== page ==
- Add your beef, onions, and green onion. Toss gently to combine with your hands, that’s the best way. Add other veggies if wanted.
- Marinate for at least one hour (up to overnight), and then grill and cook until the beef is cooked through. (Only a few minutes.)
- Serve with rice and some kimchi, the best combination.
September 6, 2011 § 2 Comments
Happy week everyone!
I just came back from a beautiful, relaxing weekend away in Martha’s Vineyard, which is one of my favorite places on earth. My friend and I took the ferry directly from NYC to Oak Bluffs, which was surprisingly lovely. Yes, the two hours of choppy ocean-waves are a bit too much to stomach at times, but it’s nothing that a few glasses of wine can’t cure! My dearest friends from college and I went to our favorite places, picked up some great end-of-summer deals, and ate delicious food. It wouldn’t have been the worst thing in the world if we “accidentally” missed our ferry back… 🙂 Thanks again to my lovely Protrap. 😉
I hope you all had a wonderful weekend as well!
1. Surprisingly has zero coffee in it! It’s called coffee cake because it goes so dang well with coffee.
2. This coffee cake is actually sinful. It’s so good. And you might eat the whole thing by accident.
Ridiculously Delicious Coffee Cake, The Best Ever Perhaps Recipe
From the Pioneer Woman
- FOR THE CAKE:
- 1-1/2 stick Butter, Softened
- 2 cups Scant Sugar
- 3 cups Flour, Sifted
- 4 teaspoons Baking Powder
- 1 teaspoon Salt
- 1-1/4 cup Whole Milk
- 3 whole Egg Whites, Beaten Until Stiff
- FOR THE TOPPING:
- 1-1/2 stick Butter, Softened
- 3/4 cups Flour
- 1-1/2 cup Brown Sugar
- 2 Tablespoons Cinnamon
- 1-1/2 cup Pecans, Chopped
Preheat oven to 350 degrees. Sift together flour, baking powder, and salt. Beat egg whites and set aside.
Cream butter and sugar. Add flour mixture and milk alternately until combined. Don’t overbeat. Fold in beaten egg whites with a rubber spatula. Spread in a well-greased 9 x 13 (or LARGER!) baking pan. A cake pan with higher sides would be best.
In a separate bowl, combine topping ingredients with a pastry cutter until crumbly. Sprinkle all over the top.
Bake for 45 minutes, or until no longer jiggly. Serve warm—delicious!
August 27, 2011 § 3 Comments
I am sorry, poor lobsters. 😦 Your sacrifice, due to my horrific murderous actions, was much-appreciated. Thank you!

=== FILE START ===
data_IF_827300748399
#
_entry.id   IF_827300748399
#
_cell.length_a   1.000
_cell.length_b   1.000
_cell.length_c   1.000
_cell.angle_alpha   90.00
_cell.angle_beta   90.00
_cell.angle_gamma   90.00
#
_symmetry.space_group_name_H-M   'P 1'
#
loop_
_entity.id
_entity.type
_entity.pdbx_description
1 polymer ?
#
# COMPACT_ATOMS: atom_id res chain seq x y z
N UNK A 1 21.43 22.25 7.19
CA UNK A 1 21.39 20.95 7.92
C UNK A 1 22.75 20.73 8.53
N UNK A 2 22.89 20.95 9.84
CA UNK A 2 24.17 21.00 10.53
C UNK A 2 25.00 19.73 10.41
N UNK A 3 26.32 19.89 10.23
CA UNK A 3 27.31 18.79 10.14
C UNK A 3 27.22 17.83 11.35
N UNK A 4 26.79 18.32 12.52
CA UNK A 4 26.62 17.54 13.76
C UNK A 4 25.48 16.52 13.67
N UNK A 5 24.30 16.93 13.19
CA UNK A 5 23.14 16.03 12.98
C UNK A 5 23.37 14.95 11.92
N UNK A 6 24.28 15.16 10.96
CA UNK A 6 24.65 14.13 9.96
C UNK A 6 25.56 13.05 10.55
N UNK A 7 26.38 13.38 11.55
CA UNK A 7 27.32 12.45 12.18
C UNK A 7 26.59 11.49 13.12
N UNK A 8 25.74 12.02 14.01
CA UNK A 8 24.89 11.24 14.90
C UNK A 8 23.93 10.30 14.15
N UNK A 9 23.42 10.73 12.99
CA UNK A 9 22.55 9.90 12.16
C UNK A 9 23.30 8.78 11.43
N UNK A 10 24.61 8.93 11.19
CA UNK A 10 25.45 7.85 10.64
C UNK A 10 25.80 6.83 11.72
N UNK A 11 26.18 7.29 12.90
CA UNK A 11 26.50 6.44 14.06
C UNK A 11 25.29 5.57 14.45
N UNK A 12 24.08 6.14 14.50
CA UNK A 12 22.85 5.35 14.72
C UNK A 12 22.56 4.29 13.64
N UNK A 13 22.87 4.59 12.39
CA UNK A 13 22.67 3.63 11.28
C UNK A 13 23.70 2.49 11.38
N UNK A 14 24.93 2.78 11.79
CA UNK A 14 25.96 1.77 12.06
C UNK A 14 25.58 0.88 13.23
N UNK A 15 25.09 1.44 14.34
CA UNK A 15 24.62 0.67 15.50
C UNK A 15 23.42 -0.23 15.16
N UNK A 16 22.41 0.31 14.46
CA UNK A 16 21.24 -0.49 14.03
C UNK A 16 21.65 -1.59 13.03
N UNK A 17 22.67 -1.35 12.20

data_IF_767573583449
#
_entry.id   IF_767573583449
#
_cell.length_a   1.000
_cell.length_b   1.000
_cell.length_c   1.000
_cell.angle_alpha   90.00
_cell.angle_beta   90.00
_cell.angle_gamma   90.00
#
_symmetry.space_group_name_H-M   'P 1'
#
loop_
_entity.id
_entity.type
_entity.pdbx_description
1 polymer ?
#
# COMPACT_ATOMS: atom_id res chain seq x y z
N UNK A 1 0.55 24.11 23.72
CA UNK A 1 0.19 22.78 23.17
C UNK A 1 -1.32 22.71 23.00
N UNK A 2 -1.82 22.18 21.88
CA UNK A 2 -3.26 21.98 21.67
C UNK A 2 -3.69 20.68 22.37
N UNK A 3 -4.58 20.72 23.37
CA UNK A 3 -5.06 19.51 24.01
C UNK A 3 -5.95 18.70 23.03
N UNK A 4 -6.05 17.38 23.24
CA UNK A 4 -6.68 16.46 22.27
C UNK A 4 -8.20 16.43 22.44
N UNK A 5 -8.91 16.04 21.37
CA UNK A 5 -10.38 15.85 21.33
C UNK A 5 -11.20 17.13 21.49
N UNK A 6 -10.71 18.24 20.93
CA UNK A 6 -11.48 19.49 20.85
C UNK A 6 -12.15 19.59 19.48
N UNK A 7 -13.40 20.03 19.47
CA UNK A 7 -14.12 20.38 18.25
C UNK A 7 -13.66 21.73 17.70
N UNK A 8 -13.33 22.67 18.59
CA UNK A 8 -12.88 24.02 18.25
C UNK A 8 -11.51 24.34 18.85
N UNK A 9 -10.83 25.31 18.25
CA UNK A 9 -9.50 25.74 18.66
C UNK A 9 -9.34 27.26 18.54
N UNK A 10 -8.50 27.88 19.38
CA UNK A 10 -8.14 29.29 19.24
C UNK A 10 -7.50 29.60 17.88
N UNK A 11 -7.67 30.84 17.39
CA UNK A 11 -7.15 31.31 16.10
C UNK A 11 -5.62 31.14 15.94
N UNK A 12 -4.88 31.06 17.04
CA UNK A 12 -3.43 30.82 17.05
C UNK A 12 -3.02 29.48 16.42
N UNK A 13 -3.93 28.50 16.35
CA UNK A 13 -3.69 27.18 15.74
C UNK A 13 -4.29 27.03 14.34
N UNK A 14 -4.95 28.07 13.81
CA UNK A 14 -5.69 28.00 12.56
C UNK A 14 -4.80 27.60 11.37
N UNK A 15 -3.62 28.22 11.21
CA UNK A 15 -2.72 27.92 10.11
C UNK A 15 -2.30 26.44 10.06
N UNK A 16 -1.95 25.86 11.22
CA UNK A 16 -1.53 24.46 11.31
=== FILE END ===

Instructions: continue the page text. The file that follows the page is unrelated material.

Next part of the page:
One of my favorite restaurants in NY is Fatty Crab. Their pork-belly watermelon salad is AMAZING. But the “piece de la resistance” is undoubtedly their chili crab. It is SO delicious. Mop up that sauce with their huge pieces of buttery toast…mmm…mmm….mmm….
But since I am implementing austerity measures, I decided I would try to make an adaptation of the infamous chili-crab recipe at home. With lobster. I think lobster is a little easier to eat because while still-messy, less messy than crab. And it was on sale for $5.99/lb, which is basically a steal. And once, at Fatty Crab, I tried the Chili Lobster instead one day, which was just as amazing as the crab.
1. Yes, 4 tablespoons of sriracha does seem like a lot, but I really couldn’t taste that much spiciness! Feel free to start off with 2 (bare minimum) but be liberal, I would actually do 5 next time.
2. Since I couldn’t bring myself to breaking down the lobsters while they were alive, I decided to steam them first and then break them apart. But I am sure if you have more guts than I do, you could break them apart while they are alive and then cook them in the sauce, which might make the meat more flavorful. I actually didn’t mind the light flavoring, especially since I had a lot of sauce that I could dip my lobster-meat into.
3. The original recipe called for some cornstarch, but my sauce was pretty thick so I didn’t put it in. But I’m guessing that this will help the sauce coat the lobster better, so I suppose you could always give it a try!
4. This was really good, doesn’t really remind me of Fatty Crab’s too much (in a league of their own) but it was still super delicious! I will absolutely make this again and again.
5. Stay safe from the Hurricane everyone!